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How ‘Member’ Became the Classiest Euphemism for Penis

It’s one of the earliest, classiest penile slang terms out there, and yet today it’s mostly reserved for romance novels. It’s high time we bring ‘member’ back to the mainstream

In the spring of 1990, linguistics professor Deborah Cameron was teaching a class on gender and language at the College of William & Mary, when a student confessed that he and his roommates had compiled a list of more than 100 synonyms for the “male member.” After another student echoed that they had created a similar list, Cameron decided a formal study on all the euphemisms used for dicks was in order.

In a matter of just 30 minutes, study participants were able to compile a total of 144, including such gems as “sweaty cigar,” “love horn” and “pussy pleaser.” There was also obviously a lot more where those came from, but Cameron writes, “The investigator felt that this was an arbitrary cut-off point. Many more terms could have been produced, but they would have been variations on already-established themes.”

And yet, despite all of those other euphemisms, it’s clear they started off with the best one: “member.” A member isn’t just any old dong, but a downright dignified phallus deserving of respect on its name. A member is a penis with a vintage jacket. A member is a penis that belongs to a country club. A member is a penis with a sense of community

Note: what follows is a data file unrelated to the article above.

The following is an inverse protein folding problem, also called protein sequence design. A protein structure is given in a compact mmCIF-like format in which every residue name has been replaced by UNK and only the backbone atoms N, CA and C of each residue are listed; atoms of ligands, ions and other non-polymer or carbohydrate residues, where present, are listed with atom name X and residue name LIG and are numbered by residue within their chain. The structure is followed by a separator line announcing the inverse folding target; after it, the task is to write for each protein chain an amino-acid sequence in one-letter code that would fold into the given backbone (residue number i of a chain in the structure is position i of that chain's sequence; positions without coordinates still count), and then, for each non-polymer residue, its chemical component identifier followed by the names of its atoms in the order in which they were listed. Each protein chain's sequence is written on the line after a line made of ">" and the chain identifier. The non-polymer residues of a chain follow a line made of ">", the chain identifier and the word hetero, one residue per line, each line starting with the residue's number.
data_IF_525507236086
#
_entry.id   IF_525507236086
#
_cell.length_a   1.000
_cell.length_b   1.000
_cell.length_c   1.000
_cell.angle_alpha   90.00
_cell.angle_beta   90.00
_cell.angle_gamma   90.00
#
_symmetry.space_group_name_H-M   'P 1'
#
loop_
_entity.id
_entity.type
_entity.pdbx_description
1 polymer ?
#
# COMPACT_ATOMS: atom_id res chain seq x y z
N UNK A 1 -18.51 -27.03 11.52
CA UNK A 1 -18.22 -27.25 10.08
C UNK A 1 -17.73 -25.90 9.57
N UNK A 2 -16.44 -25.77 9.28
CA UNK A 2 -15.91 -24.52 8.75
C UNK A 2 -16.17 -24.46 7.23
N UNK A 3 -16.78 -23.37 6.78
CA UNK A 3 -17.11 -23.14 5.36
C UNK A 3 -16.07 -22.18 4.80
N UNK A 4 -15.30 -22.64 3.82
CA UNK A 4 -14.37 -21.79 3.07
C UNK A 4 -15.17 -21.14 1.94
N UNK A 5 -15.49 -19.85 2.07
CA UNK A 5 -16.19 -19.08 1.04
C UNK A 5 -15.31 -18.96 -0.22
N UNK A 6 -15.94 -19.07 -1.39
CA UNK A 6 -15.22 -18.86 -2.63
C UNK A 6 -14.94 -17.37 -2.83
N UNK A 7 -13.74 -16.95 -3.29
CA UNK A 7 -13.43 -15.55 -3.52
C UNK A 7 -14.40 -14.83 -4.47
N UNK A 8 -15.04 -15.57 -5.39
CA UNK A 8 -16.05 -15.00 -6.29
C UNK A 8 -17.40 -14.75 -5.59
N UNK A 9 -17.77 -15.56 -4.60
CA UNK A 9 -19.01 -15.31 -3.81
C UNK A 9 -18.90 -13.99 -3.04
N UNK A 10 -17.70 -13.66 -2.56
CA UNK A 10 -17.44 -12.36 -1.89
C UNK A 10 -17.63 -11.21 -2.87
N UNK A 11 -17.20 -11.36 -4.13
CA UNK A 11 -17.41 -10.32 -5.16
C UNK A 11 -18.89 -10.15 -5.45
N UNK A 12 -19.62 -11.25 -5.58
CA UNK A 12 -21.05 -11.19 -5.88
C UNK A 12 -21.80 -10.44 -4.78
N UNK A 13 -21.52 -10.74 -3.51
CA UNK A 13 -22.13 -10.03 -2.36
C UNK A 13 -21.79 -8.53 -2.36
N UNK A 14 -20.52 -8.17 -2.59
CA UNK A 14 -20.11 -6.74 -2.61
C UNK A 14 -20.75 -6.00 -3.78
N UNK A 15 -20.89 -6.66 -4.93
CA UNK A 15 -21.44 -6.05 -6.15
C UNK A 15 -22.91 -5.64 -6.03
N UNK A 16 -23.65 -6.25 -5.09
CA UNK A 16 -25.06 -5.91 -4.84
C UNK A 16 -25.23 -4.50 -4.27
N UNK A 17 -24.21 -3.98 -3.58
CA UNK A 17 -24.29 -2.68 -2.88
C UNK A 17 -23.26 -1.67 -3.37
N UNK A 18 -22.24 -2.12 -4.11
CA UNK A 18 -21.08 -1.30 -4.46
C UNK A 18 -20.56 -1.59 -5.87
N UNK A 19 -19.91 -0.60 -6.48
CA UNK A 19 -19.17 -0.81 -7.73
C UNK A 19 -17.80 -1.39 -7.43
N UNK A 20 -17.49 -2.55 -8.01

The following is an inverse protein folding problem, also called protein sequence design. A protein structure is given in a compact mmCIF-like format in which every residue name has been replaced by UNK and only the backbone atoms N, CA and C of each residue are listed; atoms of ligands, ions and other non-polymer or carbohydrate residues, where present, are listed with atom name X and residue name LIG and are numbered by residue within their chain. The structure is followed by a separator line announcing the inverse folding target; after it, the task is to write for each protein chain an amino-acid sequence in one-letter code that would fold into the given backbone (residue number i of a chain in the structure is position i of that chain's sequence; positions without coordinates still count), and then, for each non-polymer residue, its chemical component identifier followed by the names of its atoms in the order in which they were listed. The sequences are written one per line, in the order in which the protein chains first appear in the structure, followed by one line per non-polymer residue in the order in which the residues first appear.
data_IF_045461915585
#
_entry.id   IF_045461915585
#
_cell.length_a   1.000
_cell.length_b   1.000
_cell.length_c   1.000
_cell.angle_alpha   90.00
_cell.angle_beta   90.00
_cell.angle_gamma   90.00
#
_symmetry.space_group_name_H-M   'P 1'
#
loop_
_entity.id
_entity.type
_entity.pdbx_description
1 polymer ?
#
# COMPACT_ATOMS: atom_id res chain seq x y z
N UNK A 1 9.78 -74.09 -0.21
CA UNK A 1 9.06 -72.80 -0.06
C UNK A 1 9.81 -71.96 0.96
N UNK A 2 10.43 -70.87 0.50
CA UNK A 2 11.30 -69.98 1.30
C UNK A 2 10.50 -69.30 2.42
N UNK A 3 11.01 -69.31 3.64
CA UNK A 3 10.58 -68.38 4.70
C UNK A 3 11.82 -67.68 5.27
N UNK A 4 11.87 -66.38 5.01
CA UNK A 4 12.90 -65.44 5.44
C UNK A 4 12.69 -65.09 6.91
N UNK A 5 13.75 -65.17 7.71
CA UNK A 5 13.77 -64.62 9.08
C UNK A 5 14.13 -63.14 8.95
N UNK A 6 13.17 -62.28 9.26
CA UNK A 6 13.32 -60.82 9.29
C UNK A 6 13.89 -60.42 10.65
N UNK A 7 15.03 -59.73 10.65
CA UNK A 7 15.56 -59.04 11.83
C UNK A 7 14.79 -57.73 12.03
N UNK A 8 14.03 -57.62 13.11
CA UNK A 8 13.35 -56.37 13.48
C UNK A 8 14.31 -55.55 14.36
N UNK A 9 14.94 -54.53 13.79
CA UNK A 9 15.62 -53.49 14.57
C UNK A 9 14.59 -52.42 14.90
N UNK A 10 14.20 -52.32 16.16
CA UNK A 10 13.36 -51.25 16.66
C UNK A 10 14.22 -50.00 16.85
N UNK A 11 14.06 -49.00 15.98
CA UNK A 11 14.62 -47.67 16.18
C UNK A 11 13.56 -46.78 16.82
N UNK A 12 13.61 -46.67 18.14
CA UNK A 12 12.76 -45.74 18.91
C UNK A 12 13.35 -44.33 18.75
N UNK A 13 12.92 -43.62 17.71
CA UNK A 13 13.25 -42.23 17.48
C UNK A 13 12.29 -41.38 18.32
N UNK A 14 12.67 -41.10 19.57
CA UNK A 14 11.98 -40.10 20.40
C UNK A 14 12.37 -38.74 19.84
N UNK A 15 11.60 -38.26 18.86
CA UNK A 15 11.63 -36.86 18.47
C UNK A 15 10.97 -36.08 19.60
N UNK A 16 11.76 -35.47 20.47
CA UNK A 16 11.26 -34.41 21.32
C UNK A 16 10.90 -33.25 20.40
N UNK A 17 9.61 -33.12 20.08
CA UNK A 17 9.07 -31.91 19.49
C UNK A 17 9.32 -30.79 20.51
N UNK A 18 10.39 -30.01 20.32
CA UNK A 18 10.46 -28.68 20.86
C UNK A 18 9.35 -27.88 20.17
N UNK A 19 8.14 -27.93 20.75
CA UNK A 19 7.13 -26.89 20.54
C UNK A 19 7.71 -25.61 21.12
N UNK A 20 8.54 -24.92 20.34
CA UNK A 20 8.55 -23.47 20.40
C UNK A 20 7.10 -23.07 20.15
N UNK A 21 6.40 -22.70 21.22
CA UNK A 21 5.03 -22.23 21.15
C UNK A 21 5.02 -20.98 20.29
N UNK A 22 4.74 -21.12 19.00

It’s an age-old euphemism, too. According to Grant Barrett, lexicographer and co-host of the A Way with Words podcast, member “dates back to as early as 1300.” It’s derived from the Latin word membrum, which translates to “limb,” and refers to “a part of the body, either the human body or a body of people,” explains Barrett.

In other words, “member” was the original baby-arm — an extra appendage associated with manhood but with more prestige than a third leg. Or as Barrett puts it, “It’s the kind of talk you’d be less likely to hear in a locker room or pub, but more likely to hear in a professional setting or read in a bit more elevated prose, such as courtroom documents, medical descriptions or sociological texts.”

While “member” may directly translate to limb, Cameron’s list of 144 euphemisms suggests that its use might also have something to do with our tendency to personify a penis as a person, or even as our friend. Some other examples are “the Commissioner,” “King Carnal,” “Kimosabe,” “the Mayor,” or quite simply, “buddy.” To that end, a different list of penis euphemisms compiled by Stanford University featured “Lil’ Buddy” and “Lil’ Friend.” 

As for the state of “member” today, Barrett notes that it’s alive and well in romance novels and erotica. He suspects that the rise of digital thesauruses, “which make it easier to practice elegant variation, where people look up other words to say the same thing so that they don’t keep using the same word,” have a lot to do with this, though he hasn’t confirmed his suspicion with any formal research. 

When you consider that “member” connotes both “limb” and “friendship,” it’s not a question of why we call penises members, but why we’d ever think there could be a more perfect word. I think it’s high time we go Members Only.